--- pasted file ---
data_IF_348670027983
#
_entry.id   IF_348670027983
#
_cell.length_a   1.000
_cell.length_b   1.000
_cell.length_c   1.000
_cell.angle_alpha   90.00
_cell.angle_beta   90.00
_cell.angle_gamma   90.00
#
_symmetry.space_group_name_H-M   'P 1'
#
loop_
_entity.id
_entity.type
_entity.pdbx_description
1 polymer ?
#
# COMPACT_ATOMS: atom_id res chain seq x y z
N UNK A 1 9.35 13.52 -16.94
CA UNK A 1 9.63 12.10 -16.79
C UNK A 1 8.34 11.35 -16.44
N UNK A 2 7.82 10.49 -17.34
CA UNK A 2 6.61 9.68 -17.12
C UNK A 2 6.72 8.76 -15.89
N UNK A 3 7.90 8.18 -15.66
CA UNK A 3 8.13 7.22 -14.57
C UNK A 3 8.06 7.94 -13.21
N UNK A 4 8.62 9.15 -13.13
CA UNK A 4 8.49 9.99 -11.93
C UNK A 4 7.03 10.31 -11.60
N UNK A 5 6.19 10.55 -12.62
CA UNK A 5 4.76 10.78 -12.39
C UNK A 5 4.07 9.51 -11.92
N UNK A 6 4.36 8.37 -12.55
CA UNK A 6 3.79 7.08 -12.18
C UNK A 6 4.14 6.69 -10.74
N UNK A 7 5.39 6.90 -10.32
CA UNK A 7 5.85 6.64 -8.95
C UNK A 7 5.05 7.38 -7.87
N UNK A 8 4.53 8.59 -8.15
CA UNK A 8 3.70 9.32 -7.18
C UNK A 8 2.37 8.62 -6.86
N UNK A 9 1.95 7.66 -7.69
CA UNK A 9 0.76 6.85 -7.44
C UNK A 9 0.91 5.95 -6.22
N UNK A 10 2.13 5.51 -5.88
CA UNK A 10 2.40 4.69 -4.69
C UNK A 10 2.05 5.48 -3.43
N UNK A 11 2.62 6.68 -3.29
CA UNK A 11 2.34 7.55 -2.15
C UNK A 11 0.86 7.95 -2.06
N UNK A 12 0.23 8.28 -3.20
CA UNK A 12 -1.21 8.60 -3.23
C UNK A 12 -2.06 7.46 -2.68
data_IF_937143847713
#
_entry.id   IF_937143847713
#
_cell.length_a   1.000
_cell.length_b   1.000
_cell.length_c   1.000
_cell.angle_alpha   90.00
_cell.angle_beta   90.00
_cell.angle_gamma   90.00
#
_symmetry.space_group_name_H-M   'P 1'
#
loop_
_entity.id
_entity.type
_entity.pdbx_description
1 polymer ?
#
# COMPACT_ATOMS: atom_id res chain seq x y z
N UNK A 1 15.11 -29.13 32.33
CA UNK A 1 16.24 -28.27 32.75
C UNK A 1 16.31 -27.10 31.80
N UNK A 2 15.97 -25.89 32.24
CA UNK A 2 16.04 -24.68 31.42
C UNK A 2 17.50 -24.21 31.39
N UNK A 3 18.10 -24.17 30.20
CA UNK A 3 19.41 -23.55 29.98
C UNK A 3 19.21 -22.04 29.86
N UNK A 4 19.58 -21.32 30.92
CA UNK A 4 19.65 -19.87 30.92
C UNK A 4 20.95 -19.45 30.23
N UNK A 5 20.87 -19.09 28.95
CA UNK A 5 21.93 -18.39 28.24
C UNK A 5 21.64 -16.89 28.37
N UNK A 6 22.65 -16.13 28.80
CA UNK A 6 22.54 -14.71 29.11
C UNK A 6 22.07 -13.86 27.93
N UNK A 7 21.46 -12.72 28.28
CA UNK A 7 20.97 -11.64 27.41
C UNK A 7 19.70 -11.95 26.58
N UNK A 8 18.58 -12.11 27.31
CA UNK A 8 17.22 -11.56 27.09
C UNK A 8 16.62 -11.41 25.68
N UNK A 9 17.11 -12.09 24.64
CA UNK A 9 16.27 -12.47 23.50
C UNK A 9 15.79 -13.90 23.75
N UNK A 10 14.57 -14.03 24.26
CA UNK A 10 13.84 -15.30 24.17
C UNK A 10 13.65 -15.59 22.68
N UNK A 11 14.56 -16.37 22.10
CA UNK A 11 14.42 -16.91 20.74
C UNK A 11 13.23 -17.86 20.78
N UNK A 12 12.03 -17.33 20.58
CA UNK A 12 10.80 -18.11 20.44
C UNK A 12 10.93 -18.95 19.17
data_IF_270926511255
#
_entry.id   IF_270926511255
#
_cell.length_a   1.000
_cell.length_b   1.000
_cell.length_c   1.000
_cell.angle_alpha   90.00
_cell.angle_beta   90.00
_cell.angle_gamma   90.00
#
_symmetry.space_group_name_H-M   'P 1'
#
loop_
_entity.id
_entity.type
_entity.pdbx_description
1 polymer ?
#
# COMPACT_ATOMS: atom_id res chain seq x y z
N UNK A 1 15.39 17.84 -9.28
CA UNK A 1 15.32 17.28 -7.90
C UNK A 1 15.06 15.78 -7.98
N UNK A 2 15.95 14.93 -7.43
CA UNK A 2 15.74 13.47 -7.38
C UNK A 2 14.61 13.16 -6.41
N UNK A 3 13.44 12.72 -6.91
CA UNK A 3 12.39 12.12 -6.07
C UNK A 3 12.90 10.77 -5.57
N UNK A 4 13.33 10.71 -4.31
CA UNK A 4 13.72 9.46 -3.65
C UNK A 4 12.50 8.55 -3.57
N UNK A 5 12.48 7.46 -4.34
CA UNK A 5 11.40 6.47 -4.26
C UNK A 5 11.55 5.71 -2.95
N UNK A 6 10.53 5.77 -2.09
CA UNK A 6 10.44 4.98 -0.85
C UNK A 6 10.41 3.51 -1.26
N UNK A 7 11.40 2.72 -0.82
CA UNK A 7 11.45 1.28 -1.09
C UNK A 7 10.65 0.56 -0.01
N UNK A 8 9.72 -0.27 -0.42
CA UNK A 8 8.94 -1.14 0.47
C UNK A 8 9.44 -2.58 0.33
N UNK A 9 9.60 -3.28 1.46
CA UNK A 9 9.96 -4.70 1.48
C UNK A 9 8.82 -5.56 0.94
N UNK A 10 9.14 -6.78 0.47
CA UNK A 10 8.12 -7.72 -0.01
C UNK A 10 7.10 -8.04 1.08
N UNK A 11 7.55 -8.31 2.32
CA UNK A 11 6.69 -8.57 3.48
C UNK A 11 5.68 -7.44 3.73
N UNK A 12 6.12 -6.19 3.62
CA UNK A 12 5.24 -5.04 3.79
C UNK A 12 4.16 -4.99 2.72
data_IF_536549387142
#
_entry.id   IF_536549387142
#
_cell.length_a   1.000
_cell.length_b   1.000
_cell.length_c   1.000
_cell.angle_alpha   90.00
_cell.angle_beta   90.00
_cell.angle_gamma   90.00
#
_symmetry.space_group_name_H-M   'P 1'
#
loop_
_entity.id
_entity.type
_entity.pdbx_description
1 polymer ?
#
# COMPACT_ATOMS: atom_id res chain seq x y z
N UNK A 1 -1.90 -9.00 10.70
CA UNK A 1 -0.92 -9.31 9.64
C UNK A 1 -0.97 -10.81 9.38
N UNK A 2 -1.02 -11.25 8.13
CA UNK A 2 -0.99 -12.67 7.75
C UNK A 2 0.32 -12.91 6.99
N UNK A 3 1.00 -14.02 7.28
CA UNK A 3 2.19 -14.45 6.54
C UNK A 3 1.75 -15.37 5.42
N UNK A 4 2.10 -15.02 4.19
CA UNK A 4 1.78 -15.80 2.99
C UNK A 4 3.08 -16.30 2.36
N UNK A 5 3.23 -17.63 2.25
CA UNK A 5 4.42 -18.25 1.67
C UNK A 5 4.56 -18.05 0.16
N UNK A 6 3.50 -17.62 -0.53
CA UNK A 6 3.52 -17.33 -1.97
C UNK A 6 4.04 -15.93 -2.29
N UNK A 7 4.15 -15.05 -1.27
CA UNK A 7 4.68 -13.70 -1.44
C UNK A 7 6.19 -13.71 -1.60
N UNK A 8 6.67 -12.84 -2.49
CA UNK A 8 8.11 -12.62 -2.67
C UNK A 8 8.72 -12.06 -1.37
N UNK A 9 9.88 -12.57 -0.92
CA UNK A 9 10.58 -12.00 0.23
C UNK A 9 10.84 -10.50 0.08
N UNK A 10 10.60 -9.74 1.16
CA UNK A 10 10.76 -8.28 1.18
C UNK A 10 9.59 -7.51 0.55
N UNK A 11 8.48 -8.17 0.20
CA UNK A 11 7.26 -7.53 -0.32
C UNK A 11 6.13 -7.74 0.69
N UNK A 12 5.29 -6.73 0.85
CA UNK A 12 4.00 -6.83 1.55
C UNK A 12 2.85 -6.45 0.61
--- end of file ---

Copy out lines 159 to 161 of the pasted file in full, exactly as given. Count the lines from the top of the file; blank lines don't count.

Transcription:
C UNK A 9 8.82 -5.56 0.94
N UNK A 10 9.14 -6.78 0.47
CA UNK A 10 8.12 -7.72 -0.01